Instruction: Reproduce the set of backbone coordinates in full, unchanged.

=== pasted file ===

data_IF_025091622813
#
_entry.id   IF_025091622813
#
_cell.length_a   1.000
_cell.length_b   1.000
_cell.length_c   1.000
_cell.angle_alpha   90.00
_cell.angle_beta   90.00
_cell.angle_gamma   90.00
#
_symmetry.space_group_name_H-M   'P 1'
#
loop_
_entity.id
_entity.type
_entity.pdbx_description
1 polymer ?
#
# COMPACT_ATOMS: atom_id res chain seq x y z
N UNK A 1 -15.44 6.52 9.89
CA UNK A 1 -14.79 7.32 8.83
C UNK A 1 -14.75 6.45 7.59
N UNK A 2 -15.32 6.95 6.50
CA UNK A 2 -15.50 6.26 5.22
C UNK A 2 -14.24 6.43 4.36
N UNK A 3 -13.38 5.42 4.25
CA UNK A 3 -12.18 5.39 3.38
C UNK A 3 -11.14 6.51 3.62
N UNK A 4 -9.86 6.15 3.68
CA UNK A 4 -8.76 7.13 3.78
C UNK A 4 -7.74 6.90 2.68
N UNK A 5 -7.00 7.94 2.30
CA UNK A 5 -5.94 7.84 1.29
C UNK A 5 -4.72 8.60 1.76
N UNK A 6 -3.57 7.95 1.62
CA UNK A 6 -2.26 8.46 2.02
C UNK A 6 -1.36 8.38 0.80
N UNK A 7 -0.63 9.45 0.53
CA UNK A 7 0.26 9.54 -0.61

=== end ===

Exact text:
data_IF_025091622813
#
_entry.id   IF_025091622813
#
_cell.length_a   1.000
_cell.length_b   1.000
_cell.length_c   1.000
_cell.angle_alpha   90.00
_cell.angle_beta   90.00
_cell.angle_gamma   90.00
#
_symmetry.space_group_name_H-M   'P 1'
#
loop_
_entity.id
_entity.type
_entity.pdbx_description
1 polymer ?
#
# COMPACT_ATOMS: atom_id res chain seq x y z
N UNK A 1 -15.44 6.52 9.89
CA UNK A 1 -14.79 7.32 8.83
C UNK A 1 -14.75 6.45 7.59
N UNK A 2 -15.32 6.95 6.50
CA UNK A 2 -15.50 6.26 5.22
C UNK A 2 -14.24 6.43 4.36
N UNK A 3 -13.38 5.42 4.25
CA UNK A 3 -12.18 5.39 3.38
C UNK A 3 -11.14 6.51 3.62
N UNK A 4 -9.86 6.15 3.68
CA UNK A 4 -8.76 7.13 3.78
C UNK A 4 -7.74 6.90 2.68
N UNK A 5 -7.00 7.94 2.30
CA UNK A 5 -5.94 7.84 1.29
C UNK A 5 -4.72 8.60 1.76
N UNK A 6 -3.57 7.95 1.62
CA UNK A 6 -2.26 8.46 2.02
C UNK A 6 -1.36 8.38 0.80
N UNK A 7 -0.63 9.45 0.53
CA UNK A 7 0.26 9.54 -0.61